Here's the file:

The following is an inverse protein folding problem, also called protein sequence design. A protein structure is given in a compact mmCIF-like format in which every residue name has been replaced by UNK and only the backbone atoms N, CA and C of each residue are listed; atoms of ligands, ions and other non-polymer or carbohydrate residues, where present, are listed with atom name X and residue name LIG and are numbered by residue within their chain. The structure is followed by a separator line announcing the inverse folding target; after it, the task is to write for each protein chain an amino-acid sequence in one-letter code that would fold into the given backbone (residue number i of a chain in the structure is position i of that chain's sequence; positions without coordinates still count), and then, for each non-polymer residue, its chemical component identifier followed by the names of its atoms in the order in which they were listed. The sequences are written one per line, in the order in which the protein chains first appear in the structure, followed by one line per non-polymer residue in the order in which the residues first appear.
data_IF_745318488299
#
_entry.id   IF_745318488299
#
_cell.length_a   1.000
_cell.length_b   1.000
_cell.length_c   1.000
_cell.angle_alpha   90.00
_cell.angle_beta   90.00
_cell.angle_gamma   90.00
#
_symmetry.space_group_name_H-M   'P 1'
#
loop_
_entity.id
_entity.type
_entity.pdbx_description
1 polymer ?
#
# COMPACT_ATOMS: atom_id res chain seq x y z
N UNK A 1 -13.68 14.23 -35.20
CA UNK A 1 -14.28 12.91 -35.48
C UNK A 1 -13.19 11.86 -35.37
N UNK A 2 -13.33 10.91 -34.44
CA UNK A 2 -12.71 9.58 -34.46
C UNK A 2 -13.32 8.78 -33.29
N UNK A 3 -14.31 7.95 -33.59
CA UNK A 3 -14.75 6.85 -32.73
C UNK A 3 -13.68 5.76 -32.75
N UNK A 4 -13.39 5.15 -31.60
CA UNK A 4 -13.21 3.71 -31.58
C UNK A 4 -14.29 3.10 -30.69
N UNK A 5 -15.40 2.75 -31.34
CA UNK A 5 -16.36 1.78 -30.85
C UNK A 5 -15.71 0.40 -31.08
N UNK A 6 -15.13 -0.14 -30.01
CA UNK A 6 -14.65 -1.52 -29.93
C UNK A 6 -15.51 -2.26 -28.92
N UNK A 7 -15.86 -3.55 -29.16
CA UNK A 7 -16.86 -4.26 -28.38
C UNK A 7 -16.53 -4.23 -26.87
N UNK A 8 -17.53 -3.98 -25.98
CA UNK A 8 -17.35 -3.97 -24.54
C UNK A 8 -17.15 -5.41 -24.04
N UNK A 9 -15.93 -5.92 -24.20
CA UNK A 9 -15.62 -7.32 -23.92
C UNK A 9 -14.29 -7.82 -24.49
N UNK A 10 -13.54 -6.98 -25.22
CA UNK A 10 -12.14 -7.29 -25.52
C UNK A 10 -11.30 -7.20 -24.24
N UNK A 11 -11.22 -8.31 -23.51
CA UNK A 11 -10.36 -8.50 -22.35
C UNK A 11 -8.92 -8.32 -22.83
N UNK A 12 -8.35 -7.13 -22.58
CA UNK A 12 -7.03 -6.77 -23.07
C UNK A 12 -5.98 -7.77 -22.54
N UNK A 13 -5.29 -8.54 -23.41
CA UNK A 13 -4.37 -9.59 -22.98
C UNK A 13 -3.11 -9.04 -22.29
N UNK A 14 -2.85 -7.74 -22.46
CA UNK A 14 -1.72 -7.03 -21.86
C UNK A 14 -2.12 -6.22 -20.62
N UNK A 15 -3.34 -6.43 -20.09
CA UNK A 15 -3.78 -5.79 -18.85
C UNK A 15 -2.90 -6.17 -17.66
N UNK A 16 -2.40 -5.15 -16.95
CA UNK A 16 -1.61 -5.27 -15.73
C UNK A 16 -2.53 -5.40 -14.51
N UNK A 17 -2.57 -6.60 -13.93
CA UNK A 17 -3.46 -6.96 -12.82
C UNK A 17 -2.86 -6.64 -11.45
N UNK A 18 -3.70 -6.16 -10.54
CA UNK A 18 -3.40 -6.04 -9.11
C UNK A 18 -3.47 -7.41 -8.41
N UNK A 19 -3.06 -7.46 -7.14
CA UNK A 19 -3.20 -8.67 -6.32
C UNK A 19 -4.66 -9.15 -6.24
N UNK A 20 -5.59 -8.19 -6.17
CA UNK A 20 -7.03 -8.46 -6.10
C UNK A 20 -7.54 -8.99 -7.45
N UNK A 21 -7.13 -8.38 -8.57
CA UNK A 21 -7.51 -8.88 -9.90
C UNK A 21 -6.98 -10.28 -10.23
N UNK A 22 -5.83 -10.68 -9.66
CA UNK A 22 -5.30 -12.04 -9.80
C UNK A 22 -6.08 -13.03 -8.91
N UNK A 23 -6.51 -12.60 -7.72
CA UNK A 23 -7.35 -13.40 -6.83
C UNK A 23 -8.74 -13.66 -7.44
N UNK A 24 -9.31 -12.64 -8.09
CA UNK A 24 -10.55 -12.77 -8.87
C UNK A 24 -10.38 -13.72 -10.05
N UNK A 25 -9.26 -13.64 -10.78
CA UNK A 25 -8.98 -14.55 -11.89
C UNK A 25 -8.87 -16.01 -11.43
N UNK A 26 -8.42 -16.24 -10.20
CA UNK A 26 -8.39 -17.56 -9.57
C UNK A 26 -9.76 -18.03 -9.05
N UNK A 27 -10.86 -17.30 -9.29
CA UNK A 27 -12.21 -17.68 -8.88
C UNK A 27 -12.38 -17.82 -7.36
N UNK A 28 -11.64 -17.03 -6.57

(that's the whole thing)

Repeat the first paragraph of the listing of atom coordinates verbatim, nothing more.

The following is an inverse protein folding problem, also called protein sequence design. A protein structure is given in a compact mmCIF-like format in which every residue name has been replaced by UNK and only the backbone atoms N, CA and C of each residue are listed; atoms of ligands, ions and other non-polymer or carbohydrate residues, where present, are listed with atom name X and residue name LIG and are numbered by residue within their chain. The structure is followed by a separator line announcing the inverse folding target; after it, the task is to write for each protein chain an amino-acid sequence in one-letter code that would fold into the given backbone (residue number i of a chain in the structure is position i of that chain's sequence; positions without coordinates still count), and then, for each non-polymer residue, its chemical component identifier followed by the names of its atoms in the order in which they were listed. The sequences are written one per line, in the order in which the protein chains first appear in the structure, followed by one line per non-polymer residue in the order in which the residues first appear.